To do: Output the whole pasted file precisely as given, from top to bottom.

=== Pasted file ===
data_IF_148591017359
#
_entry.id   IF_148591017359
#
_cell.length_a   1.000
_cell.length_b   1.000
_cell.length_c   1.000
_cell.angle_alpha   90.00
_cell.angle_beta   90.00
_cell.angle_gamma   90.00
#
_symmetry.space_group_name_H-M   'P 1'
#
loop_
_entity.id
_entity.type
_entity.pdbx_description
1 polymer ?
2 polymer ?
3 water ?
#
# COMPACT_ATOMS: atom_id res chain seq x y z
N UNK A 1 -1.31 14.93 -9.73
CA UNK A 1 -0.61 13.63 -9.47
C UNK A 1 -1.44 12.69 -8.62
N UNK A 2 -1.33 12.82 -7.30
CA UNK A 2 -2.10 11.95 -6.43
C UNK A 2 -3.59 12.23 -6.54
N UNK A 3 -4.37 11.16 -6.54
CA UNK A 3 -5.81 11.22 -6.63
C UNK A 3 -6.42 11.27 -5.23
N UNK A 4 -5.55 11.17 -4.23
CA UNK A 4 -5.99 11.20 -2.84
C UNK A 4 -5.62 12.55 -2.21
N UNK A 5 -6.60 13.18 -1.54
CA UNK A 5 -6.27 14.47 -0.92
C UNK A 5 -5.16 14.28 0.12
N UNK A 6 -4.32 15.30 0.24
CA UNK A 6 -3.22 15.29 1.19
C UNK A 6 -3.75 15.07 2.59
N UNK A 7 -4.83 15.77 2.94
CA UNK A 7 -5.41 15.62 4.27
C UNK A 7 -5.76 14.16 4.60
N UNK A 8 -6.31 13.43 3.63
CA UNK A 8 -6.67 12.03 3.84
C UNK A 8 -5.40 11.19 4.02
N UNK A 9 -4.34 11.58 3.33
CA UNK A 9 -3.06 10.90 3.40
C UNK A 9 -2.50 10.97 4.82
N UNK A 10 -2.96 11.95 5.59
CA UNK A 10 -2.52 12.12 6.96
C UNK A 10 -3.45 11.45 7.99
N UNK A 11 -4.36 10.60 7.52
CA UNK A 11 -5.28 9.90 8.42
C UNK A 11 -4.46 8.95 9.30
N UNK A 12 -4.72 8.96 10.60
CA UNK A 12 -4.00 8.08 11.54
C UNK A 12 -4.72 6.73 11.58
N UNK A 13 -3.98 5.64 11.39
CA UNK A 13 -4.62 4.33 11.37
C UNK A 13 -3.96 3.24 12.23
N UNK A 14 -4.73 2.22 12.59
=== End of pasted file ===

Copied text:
data_IF_148591017359
#
_entry.id   IF_148591017359
#
_cell.length_a   1.000
_cell.length_b   1.000
_cell.length_c   1.000
_cell.angle_alpha   90.00
_cell.angle_beta   90.00
_cell.angle_gamma   90.00
#
_symmetry.space_group_name_H-M   'P 1'
#
loop_
_entity.id
_entity.type
_entity.pdbx_description
1 polymer ?
2 polymer ?
3 water ?
#
# COMPACT_ATOMS: atom_id res chain seq x y z
N UNK A 1 -1.31 14.93 -9.73
CA UNK A 1 -0.61 13.63 -9.47
C UNK A 1 -1.44 12.69 -8.62
N UNK A 2 -1.33 12.82 -7.30
CA UNK A 2 -2.10 11.95 -6.43
C UNK A 2 -3.59 12.23 -6.54
N UNK A 3 -4.37 11.16 -6.54
CA UNK A 3 -5.81 11.22 -6.63
C UNK A 3 -6.42 11.27 -5.23
N UNK A 4 -5.55 11.17 -4.23
CA UNK A 4 -5.99 11.20 -2.84
C UNK A 4 -5.62 12.55 -2.21
N UNK A 5 -6.60 13.18 -1.54
CA UNK A 5 -6.27 14.47 -0.92
C UNK A 5 -5.16 14.28 0.12
N UNK A 6 -4.32 15.30 0.24
CA UNK A 6 -3.22 15.29 1.19
C UNK A 6 -3.75 15.07 2.59
N UNK A 7 -4.83 15.77 2.94
CA UNK A 7 -5.41 15.62 4.27
C UNK A 7 -5.76 14.16 4.60
N UNK A 8 -6.31 13.43 3.63
CA UNK A 8 -6.67 12.03 3.84
C UNK A 8 -5.40 11.19 4.02
N UNK A 9 -4.34 11.58 3.33
CA UNK A 9 -3.06 10.90 3.40
C UNK A 9 -2.50 10.97 4.82
N UNK A 10 -2.96 11.95 5.59
CA UNK A 10 -2.52 12.12 6.96
C UNK A 10 -3.45 11.45 7.99
N UNK A 11 -4.36 10.60 7.52
CA UNK A 11 -5.28 9.90 8.42
C UNK A 11 -4.46 8.95 9.30
N UNK A 12 -4.72 8.96 10.60
CA UNK A 12 -4.00 8.08 11.54
C UNK A 12 -4.72 6.73 11.58
N UNK A 13 -3.98 5.64 11.39
CA UNK A 13 -4.62 4.33 11.37
C UNK A 13 -3.96 3.24 12.23
N UNK A 14 -4.73 2.22 12.59